THE FIRST PHONE CALL FROM HEAVEN

Mitch Albom

“What if the end is not the end?”

From the beloved author of the #1 New York Times bestsellers Tuesdays with Morrie and The Five People You Meet in Heaven comes his most thrilling and magical novel yet—a page-turning mystery and a meditation on the power of human connection.

One morning in the small town of Coldwater, Michigan, the phones start ringing. The voices say they are calling from heaven. Is it the greatest miracle ever? Or some cruel hoax? As news of these strange calls spreads, outsiders flock to Coldwater to be a part of it.

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“What if the end is not the end?”

From the beloved author of the #1 New York Times bestsellers Tuesdays with Morrie and The Five People You Meet in Heaven comes his most thrilling and magical novel yet—a page-turning mystery and a meditation on the power of human connection.

One morning in the small town of Coldwater, Michigan, the phones start ringing. The voices say they are calling from heaven. Is it the greatest miracle ever? Or some cruel hoax? As news of these strange calls spreads, outsiders flock to Coldwater to be a part of it.

At the same time, a disgraced pilot named Sully Harding returns to Coldwater from prison to discover his hometown gripped by “miracle fever.” Even his young son carries a toy phone, hoping to hear from his mother in heaven.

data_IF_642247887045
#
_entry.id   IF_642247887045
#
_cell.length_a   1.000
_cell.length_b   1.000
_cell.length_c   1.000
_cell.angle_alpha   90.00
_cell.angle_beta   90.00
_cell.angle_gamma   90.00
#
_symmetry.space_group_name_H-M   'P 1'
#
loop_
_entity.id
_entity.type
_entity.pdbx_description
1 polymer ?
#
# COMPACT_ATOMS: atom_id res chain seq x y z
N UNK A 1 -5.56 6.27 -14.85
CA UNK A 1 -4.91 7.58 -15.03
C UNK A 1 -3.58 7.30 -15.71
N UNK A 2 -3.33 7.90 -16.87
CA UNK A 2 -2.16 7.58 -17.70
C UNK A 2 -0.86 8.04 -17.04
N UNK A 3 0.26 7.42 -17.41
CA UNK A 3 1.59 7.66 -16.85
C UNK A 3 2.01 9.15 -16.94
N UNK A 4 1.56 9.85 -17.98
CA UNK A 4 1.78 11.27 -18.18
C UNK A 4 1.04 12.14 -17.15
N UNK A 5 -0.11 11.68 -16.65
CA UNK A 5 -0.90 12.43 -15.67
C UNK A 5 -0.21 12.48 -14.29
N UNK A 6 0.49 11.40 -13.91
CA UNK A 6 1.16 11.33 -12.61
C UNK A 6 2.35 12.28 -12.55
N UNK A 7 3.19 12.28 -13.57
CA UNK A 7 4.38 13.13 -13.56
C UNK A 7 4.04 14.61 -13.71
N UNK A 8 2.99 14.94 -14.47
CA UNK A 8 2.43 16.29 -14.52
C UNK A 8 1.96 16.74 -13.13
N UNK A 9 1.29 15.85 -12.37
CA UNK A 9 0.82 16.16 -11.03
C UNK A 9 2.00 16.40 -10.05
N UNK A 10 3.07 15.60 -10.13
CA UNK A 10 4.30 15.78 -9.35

As the calls increase, and proof of an afterlife begins to surface, the town—and the world—transforms. Only Sully, convinced there is nothing beyond this sad life, digs into the phenomenon, determined to disprove it for his child and his own broken heart.

Moving seamlessly between the invention of the telephone in 1876 and a world obsessed with the next level of communication, Mitch Albom takes readers on a breathtaking ride of frenzied hope.

The First Phone Call from Heaven is Mitch Albom at his best—a virtuosic story of love, history, and belief.

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  • Harper Paperbacks
  • Paperback
  • October 2014
  • 336 Pages
  • 9780062294401

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$15.99

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About Mitch Albom

Mitch Albom is a bestselling novelist, screenwriter, playwright, and award-winning journalist. He is the author of five number one New York Times bestsellers and has sold more than thirty-four million copies of his books in forty-two languages worldwide. Tuesdays with Morrie, which spent four years atop the New York Times list, is the bestselling memoir of all time.

Albom has founded seven charities, including the first-ever full-time medical clinic for homeless children in America. He also operates an orphanage in Port-au-Prince, Haiti. He lives with his wife, Janine, in suburban Detroit.

Praise

Beautiful and smart. Perhaps the most stirring and transcendent heaven story since Field of Dreams.” —Matthew Quick, New York Times bestselling author of The Silver Linings Playbook and The Good Luck of Right Now

A beautifully rendered tale of faith and redemption that makes us think, feel, and hope–and then doubt and then believe, as only Mitch Albom can make us do.” —Garth Stein, New York Times bestselling author of The Art of Racing in the Rain

Beautiful and smart. Perhaps the most stirring and transcendent heaven story since Field of Dreams.” —Matthew Quick, New York Times bestselling author of The Silver Linings Playbook and The Good Luck of Right Now